July, 2013

Maid for a Musket. A Rollicking Good Time in Prescott

Reviewed by Connie Meng

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Photos courtesy of the Shakespeare on the Saint Lawrence theatre.

MAID FOR A MUSKET currently running in rep with HAMLET at the St. Lawrence Shakespeare Festival is, to quote director Ian Farthing, “a wonderfully silly mix of local history and Shakespeare.” Very loosely based on Shakespeare’s LOVE’S LABOURS LOST, playwright Lucia Frangione has set the play in Prescott itself during the war of 1812. As well as literary allusions from that period, she has used local figures and historic events to tie it together, including the British raid on Ogdensburg.

Basically the plot revolves around three British soldiers who swear off women and frivolity for a year in order to study the art of war and glory. Of course their vows immediately begin to crumble when the attractive American widow Farnum turns up with two eligible daughters in tow.

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Arms and the Man: Massingham gives the show a telling commedia dell’arte twist

Reviewed by Patrick Langston

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Photo. Wayne Cuddingham, Ottawa Citizen.

Did George Bernard Shaw ever envision Arms and the Man staged like this?

Seizing on the themes of duplicity, self-deception, and confusion of fantasy and reality that underpin Shaw’s biting comedy about love, war and class, director Andy Massingham has given the show a telling Commedia dell’arte twist.

Actors appear in mask or with faces richly painted, many of their costumes big and bright. Characters – at least the worst dissemblers or the most deceived among them — move with exaggerated physicality. And those characters break down into servants, masters and lovers, which is how Shaw wrote the play but is also the classic structure of Commedia.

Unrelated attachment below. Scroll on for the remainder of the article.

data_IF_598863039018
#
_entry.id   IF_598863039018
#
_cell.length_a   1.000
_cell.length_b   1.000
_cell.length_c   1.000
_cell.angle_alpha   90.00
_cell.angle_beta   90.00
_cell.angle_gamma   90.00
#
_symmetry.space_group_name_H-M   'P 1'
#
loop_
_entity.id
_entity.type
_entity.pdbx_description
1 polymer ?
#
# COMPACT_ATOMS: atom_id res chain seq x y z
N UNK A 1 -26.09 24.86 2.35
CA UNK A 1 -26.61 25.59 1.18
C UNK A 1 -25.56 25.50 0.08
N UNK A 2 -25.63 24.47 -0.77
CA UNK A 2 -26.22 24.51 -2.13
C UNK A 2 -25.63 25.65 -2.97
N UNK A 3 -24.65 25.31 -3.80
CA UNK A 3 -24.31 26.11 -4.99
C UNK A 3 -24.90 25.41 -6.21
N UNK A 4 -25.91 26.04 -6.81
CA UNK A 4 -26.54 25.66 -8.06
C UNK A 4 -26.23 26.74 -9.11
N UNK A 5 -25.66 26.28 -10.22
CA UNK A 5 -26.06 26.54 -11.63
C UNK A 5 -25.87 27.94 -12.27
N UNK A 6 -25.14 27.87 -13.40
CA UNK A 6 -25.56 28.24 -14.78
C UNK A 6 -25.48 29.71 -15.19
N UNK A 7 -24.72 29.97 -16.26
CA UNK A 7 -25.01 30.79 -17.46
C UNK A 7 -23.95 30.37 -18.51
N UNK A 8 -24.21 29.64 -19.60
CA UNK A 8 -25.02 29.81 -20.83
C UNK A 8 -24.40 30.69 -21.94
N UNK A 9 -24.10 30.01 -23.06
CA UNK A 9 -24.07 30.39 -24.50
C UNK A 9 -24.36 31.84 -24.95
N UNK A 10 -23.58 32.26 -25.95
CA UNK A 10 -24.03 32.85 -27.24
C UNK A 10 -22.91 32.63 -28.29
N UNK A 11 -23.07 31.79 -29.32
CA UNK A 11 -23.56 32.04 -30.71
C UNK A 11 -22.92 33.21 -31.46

What Shaw may have envisioned is, in the end, idle speculation. What’s not speculation is that this production — funny, fast and furiously satiric — works.

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The Star-Spangled Girl

Reviewed by Iris Winston

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Photo courtesy of the Perth  Classic Festival

The Star-Spangled Girl has never been considered one of Neil Simon’s stronger plays — even by Simon, who is reported as saying that he “knew it didn’t have the body” to be “a powerful comedy.”

The 1966 script contains a number of the playwright’s trademark one-liners, but is tentative in stepping into political waters, despite the fact that the storyline supposedly focuses on two radicals publishing a protest magazine in San Francisco.

Any radical views have little punch mainly because Simon is really writing a cute love-triangle comedy in which the only near-political comment is when Sophie, the southern-belle patriot, says she would fight for freedom of speech, no matter how wrong the views expressed.

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Hamlet: Violent and Contemporary. An Ensemble Piece That Opens The Way To Jacobean Vengeance Tragedies.!!

Reviewed by Alvina Ruprecht

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Photo Courtesy Saint Lawrence Shakespeare Festival

Alix Sideris (Gertrude), John Koensgen (Claudius)

This cleverly snipped, tightened and neatly arranged script which clarifies the most vital moments of Hamlet’s descent into raging anger after the death of his father, keeps us on our toes from beginning to end. I almost had the impression I was watching a new reading of Hamlet as performed by that volcanic young actor Eric Craig, so aptly directed by Rona Waddington. The play is set in a contemporary world  of smooth, minimalist  forms and modernly saturated colours, while the characters speak Shakespeare. Even so, there is no sense that this language is archaic, or misplaced. It all sounds perfectly in place, a testimony to Mme Waddington’s clear taste for precision, for choreographed gestures, for clearly articulated speech, that goes beyond the brooding troubled, enigmatic youth of the title.